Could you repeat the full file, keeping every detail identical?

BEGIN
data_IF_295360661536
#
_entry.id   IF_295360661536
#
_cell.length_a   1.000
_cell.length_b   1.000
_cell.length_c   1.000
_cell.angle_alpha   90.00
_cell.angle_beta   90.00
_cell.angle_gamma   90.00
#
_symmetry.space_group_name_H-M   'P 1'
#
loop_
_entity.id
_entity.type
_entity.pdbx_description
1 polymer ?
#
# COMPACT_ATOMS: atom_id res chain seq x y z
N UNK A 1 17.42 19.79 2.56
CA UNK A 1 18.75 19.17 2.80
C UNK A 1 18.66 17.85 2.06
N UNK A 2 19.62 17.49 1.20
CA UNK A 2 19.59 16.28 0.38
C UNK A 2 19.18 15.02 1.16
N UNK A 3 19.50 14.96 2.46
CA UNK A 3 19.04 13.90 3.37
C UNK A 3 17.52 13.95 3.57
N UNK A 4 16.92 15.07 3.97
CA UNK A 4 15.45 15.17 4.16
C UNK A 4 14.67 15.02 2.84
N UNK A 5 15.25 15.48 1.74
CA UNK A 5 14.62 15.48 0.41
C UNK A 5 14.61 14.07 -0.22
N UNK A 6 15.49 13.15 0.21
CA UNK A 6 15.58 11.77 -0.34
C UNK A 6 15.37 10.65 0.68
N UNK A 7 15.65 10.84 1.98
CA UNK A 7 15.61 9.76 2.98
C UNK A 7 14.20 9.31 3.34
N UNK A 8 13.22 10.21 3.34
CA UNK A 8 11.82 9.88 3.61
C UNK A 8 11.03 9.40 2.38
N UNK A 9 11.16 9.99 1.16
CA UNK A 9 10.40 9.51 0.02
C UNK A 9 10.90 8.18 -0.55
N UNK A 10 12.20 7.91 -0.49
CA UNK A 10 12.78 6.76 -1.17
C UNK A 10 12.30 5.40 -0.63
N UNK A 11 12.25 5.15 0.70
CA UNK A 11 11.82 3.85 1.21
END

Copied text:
data_IF_295360661536
#
_entry.id   IF_295360661536
#
_cell.length_a   1.000
_cell.length_b   1.000
_cell.length_c   1.000
_cell.angle_alpha   90.00
_cell.angle_beta   90.00
_cell.angle_gamma   90.00
#
_symmetry.space_group_name_H-M   'P 1'
#
loop_
_entity.id
_entity.type
_entity.pdbx_description
1 polymer ?
#
# COMPACT_ATOMS: atom_id res chain seq x y z
N UNK A 1 17.42 19.79 2.56
CA UNK A 1 18.75 19.17 2.80
C UNK A 1 18.66 17.85 2.06
N UNK A 2 19.62 17.49 1.20
CA UNK A 2 19.59 16.28 0.38
C UNK A 2 19.18 15.02 1.16
N UNK A 3 19.50 14.96 2.46
CA UNK A 3 19.04 13.90 3.37
C UNK A 3 17.52 13.95 3.57
N UNK A 4 16.92 15.07 3.97
CA UNK A 4 15.45 15.17 4.16
C UNK A 4 14.67 15.02 2.84
N UNK A 5 15.25 15.48 1.74
CA UNK A 5 14.62 15.48 0.41
C UNK A 5 14.61 14.07 -0.22
N UNK A 6 15.49 13.15 0.21
CA UNK A 6 15.58 11.77 -0.34
C UNK A 6 15.37 10.65 0.68
N UNK A 7 15.65 10.84 1.98
CA UNK A 7 15.61 9.76 2.98
C UNK A 7 14.20 9.31 3.34
N UNK A 8 13.22 10.21 3.34
CA UNK A 8 11.82 9.88 3.61
C UNK A 8 11.03 9.40 2.38
N UNK A 9 11.16 9.99 1.16
CA UNK A 9 10.40 9.51 0.02
C UNK A 9 10.90 8.18 -0.55
N UNK A 10 12.20 7.91 -0.49
CA UNK A 10 12.78 6.76 -1.17
C UNK A 10 12.30 5.40 -0.63
N UNK A 11 12.25 5.15 0.70
CA UNK A 11 11.82 3.85 1.21